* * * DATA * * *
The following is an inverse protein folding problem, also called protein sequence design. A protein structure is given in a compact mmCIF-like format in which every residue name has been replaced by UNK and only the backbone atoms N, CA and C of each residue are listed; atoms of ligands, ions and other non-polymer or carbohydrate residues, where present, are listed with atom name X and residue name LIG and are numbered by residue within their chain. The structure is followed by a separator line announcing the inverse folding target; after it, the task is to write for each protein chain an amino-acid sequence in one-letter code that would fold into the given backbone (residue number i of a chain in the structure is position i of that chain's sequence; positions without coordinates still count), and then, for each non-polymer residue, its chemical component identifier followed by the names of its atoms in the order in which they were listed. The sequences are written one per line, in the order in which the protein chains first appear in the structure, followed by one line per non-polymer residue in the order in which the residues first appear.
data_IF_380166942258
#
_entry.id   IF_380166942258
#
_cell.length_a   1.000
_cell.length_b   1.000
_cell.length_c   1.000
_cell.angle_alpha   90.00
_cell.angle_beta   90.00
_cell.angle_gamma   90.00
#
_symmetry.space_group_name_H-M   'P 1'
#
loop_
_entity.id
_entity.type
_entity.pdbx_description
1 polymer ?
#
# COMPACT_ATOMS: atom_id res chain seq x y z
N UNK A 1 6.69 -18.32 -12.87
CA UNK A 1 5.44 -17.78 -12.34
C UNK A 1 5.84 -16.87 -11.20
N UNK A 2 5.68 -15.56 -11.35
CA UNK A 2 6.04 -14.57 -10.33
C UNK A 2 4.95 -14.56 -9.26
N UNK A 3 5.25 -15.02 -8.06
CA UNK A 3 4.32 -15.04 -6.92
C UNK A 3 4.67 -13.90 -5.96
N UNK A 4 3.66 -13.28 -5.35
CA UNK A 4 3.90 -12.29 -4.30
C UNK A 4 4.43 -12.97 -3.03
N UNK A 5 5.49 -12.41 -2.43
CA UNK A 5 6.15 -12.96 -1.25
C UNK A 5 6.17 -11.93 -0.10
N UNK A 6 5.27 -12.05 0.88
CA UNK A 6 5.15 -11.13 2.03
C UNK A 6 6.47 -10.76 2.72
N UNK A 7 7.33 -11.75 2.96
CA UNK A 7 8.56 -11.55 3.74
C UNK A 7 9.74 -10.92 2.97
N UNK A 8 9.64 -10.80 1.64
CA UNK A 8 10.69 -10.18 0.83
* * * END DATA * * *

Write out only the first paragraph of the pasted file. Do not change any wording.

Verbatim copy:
The following is an inverse protein folding problem, also called protein sequence design. A protein structure is given in a compact mmCIF-like format in which every residue name has been replaced by UNK and only the backbone atoms N, CA and C of each residue are listed; atoms of ligands, ions and other non-polymer or carbohydrate residues, where present, are listed with atom name X and residue name LIG and are numbered by residue within their chain. The structure is followed by a separator line announcing the inverse folding target; after it, the task is to write for each protein chain an amino-acid sequence in one-letter code that would fold into the given backbone (residue number i of a chain in the structure is position i of that chain's sequence; positions without coordinates still count), and then, for each non-polymer residue, its chemical component identifier followed by the names of its atoms in the order in which they were listed. The sequences are written one per line, in the order in which the protein chains first appear in the structure, followed by one line per non-polymer residue in the order in which the residues first appear.